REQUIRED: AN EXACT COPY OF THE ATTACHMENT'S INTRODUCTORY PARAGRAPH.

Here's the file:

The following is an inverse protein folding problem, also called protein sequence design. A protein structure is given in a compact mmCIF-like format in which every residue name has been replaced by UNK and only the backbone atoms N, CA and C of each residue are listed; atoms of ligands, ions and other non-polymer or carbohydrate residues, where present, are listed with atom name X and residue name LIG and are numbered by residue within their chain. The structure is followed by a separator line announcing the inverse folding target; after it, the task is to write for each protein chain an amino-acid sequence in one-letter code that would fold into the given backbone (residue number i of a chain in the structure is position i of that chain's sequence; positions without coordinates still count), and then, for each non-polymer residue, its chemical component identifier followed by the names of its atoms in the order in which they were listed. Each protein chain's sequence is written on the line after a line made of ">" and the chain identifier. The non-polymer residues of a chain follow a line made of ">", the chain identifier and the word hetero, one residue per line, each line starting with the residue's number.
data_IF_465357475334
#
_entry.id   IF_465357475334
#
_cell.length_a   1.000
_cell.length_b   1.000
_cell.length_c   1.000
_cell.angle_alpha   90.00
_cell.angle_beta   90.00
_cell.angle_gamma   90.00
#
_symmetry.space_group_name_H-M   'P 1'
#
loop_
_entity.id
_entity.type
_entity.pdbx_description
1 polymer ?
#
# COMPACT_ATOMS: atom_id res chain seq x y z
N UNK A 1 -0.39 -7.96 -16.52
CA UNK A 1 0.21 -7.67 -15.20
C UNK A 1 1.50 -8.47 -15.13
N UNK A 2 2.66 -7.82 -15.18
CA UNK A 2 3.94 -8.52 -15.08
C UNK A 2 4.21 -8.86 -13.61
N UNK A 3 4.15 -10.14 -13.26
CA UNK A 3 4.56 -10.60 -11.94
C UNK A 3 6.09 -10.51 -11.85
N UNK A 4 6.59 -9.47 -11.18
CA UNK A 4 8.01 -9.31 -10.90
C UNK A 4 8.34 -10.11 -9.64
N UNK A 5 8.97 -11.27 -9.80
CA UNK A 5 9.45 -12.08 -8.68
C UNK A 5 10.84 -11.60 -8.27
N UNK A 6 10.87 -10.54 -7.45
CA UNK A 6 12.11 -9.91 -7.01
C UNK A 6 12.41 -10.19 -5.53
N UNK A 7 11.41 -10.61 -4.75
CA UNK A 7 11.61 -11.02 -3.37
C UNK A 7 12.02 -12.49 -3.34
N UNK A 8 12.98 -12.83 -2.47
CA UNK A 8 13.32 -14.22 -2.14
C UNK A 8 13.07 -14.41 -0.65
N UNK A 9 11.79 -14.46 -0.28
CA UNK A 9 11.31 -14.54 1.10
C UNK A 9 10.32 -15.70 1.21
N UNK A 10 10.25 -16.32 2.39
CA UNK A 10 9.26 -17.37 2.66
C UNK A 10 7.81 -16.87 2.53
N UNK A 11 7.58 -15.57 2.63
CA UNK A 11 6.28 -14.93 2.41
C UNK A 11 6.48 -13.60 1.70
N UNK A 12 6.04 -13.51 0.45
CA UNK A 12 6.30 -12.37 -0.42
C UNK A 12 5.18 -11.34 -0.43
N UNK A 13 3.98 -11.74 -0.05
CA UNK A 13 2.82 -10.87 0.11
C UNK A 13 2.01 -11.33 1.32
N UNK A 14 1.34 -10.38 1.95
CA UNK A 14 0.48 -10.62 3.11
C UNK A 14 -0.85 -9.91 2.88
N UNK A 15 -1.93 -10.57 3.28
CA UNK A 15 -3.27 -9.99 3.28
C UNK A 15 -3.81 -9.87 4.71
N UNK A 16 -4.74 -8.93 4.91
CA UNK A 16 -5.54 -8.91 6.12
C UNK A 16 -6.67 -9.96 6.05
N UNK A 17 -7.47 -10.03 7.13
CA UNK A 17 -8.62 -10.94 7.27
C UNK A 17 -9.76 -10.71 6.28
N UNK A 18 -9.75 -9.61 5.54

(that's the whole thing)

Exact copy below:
The following is an inverse protein folding problem, also called protein sequence design. A protein structure is given in a compact mmCIF-like format in which every residue name has been replaced by UNK and only the backbone atoms N, CA and C of each residue are listed; atoms of ligands, ions and other non-polymer or carbohydrate residues, where present, are listed with atom name X and residue name LIG and are numbered by residue within their chain. The structure is followed by a separator line announcing the inverse folding target; after it, the task is to write for each protein chain an amino-acid sequence in one-letter code that would fold into the given backbone (residue number i of a chain in the structure is position i of that chain's sequence; positions without coordinates still count), and then, for each non-polymer residue, its chemical component identifier followed by the names of its atoms in the order in which they were listed. Each protein chain's sequence is written on the line after a line made of ">" and the chain identifier. The non-polymer residues of a chain follow a line made of ">", the chain identifier and the word hetero, one residue per line, each line starting with the residue's number.